Ping An Good Doctor prices US$1.12 billion IPO at top end amid retail frenzy
Flotation, Hong Kong’s biggest this year, overbought by more than 650 times by retail investors
Ping An Good Doctor, China’s largest online medical services app, has priced its closely watched initial public offering at the top end of its price range. It hopes to raise HK$8.77 billion (US$1.12 billion) after its flotation, Hong Kong’s biggest in 2018, was overbought by more than 650 times by retail investors, making it the city’s most sought-after main IPO since 2009.
Good Doctor, formally known as Ping An Healthcare and Technology, has priced its IPO at HK$54.8 a share, which is the top end of the HK$50.8 to HK$54.8 price range, according to people familiar with the matter.
The flotation, the first by a unicorn in Hong Kong this year and also the biggest in value, has attracted retail investor demand that is 653 times more than the number of shares on offer, exceeding China Literature’s retail oversubscription rate of 625 times, the most among main IPOs in the past nine years. In July 2009, Chinese property developer BBMG’s share offering was oversubscribed by 782 times.
The international placing tranche was also “massively” oversubscribed, sources told the South China Morning Post.
Good Doctor plans to sell 160.094 million shares in total, and had initially set aside 6.5 per cent for retail investors. But the huge oversubscription for its public offering has triggered a so-called clawback clause, which will enable underwriters to reallocate shares to retail investors from institutional investors, and increase the retail tranche to 25 per cent.
Seven cornerstone investors will put a combined HK$4.32 billion into the float: asset management firm BlackRock; Capital Research and Management Company; the Singapore government’s investment fund, GIC Private; Canada Pension Plan Investment Board; Pantai Juara Investments, which is wholly owned by the Malaysian government’s investment fund; CT Bright Holdings, an investment unit of Thailand’s conglomerate CP Pokphand; and Swiss Re Direct Investments Company.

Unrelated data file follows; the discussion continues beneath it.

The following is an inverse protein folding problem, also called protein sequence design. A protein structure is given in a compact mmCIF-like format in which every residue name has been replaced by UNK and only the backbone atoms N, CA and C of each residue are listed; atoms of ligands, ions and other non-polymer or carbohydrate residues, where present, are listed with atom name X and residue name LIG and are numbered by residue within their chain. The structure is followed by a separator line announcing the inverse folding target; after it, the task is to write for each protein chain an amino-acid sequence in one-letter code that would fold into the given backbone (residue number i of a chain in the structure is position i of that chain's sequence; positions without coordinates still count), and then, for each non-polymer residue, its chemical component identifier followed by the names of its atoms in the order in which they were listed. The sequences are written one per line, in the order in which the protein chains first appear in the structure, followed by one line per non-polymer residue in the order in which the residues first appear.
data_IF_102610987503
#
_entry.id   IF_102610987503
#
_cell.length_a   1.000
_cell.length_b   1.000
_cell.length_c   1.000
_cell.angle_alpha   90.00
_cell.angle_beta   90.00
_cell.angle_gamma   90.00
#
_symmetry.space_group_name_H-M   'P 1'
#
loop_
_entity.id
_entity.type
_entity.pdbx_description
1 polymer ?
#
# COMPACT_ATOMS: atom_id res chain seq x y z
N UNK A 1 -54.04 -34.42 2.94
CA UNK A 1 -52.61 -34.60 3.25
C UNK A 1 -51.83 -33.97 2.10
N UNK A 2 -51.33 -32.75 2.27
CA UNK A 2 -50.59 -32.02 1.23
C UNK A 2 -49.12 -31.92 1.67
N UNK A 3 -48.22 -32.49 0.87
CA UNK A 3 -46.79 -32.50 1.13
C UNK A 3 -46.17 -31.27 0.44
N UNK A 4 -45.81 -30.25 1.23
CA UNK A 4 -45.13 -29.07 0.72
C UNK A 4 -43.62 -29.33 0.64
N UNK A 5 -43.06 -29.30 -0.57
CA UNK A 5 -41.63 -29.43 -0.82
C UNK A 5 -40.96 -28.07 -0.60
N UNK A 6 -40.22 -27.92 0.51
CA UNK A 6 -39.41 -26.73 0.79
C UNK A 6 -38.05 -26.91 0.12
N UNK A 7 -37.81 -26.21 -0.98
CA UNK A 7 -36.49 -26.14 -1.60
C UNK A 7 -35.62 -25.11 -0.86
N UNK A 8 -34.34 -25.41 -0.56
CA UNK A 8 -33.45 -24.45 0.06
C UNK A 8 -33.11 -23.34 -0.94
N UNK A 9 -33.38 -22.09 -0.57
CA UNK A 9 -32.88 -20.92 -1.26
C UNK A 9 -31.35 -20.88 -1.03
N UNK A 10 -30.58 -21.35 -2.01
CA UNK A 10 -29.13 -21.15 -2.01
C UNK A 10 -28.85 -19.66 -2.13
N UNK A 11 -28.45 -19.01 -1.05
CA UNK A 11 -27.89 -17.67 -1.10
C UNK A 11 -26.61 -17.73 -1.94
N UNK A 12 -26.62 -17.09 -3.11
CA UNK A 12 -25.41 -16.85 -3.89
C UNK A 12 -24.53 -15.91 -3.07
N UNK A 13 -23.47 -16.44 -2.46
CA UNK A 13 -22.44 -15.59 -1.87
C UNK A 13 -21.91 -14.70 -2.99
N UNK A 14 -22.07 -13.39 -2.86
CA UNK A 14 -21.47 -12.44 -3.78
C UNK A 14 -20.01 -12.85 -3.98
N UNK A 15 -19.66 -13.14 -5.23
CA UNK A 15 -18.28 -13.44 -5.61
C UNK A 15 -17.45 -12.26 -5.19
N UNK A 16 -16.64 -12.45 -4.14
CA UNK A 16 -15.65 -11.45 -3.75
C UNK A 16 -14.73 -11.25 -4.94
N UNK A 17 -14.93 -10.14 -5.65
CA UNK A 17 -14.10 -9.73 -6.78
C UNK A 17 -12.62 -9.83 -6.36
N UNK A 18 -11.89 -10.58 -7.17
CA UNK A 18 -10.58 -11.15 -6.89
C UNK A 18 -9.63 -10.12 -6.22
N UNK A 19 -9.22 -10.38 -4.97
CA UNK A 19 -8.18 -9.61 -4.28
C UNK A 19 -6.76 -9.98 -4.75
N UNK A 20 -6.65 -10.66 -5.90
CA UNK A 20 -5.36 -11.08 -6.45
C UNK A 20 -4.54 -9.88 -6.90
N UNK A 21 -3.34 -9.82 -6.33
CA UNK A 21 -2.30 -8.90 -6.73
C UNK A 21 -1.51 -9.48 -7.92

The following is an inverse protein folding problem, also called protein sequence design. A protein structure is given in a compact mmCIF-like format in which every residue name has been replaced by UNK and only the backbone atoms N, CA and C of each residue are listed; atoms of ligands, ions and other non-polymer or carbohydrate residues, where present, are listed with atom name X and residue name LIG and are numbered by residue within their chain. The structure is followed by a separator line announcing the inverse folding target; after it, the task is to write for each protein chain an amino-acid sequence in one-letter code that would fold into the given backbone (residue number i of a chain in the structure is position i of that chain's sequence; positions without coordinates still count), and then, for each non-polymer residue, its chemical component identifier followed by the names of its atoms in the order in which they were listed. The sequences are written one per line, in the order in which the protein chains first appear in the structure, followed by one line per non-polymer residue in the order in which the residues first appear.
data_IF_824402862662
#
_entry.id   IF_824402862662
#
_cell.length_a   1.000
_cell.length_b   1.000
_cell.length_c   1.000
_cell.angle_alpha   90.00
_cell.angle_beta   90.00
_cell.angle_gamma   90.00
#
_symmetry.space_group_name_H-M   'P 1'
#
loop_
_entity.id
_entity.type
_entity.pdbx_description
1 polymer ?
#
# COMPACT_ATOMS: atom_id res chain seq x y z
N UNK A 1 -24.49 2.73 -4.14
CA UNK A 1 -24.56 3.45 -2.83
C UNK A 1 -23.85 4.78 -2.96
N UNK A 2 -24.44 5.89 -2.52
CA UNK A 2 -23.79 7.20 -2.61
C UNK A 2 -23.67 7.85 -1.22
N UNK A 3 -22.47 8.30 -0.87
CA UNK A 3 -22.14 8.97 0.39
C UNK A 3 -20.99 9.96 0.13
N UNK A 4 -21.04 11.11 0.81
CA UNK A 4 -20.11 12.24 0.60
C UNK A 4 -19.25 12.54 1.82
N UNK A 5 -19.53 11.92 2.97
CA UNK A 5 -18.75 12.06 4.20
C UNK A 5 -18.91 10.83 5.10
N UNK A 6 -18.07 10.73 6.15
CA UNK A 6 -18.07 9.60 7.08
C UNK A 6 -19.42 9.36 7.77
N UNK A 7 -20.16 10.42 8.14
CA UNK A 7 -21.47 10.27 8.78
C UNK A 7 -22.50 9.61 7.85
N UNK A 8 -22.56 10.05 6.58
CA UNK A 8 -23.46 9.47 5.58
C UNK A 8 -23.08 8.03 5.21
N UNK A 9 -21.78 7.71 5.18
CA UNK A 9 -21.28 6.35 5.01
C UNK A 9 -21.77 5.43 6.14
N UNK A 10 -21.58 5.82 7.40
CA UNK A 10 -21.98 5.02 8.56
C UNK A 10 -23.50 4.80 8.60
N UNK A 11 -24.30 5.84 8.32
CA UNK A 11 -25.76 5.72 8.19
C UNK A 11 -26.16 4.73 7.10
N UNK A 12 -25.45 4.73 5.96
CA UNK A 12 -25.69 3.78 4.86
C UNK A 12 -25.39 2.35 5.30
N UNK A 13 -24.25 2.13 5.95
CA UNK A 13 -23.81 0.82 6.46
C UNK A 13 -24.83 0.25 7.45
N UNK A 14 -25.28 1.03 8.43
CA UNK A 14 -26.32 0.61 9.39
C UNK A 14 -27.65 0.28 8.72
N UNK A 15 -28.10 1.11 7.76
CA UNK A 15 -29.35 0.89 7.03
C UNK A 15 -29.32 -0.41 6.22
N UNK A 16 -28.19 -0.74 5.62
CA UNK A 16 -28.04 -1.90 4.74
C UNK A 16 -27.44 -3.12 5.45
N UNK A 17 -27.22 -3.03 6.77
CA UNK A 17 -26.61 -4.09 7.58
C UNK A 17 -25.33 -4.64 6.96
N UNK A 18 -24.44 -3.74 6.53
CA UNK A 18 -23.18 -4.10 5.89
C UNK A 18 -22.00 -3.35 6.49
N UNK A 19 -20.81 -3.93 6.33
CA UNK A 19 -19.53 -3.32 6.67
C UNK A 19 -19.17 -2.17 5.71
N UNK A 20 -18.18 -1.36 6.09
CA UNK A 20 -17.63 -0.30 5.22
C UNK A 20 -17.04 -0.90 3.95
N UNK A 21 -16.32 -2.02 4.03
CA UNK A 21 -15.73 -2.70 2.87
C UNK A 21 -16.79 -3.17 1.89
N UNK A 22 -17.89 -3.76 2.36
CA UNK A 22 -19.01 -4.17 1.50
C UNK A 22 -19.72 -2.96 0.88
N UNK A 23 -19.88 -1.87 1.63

According to the IPO prospectus, about 40 per cent of net proceeds will be used for business expansion, such as its e-commerce business, hiring sales and medical professionals, acquiring new users and funding marketing activities.
Citi Group and JPMorgan are acting as joint sponsors.
Hong Kong has already seen a flurry of fundraising by technology and internet companies since last year, with those backed by big names attracting overwhelming investor demand.
In September, ZhongAn Online Property and Casualty Insurance raised US$1.5 billion in Hong Kong’s biggest financial technology offering. The online insurer was founded in 2013 and has the backing of Alibaba Group Holding chairman Jack Ma Yun, Tencent Holdings chairman Pony Ma Huateng and Ping An Insurance chairman Peter Ma Mingzhe.
In November, Tencent’s China Literature debuted on the Hong Kong market, and its US$1.06 billion IPO attracted HK$520 billion in retail investor capital, in what was the hottest IPO in a decade.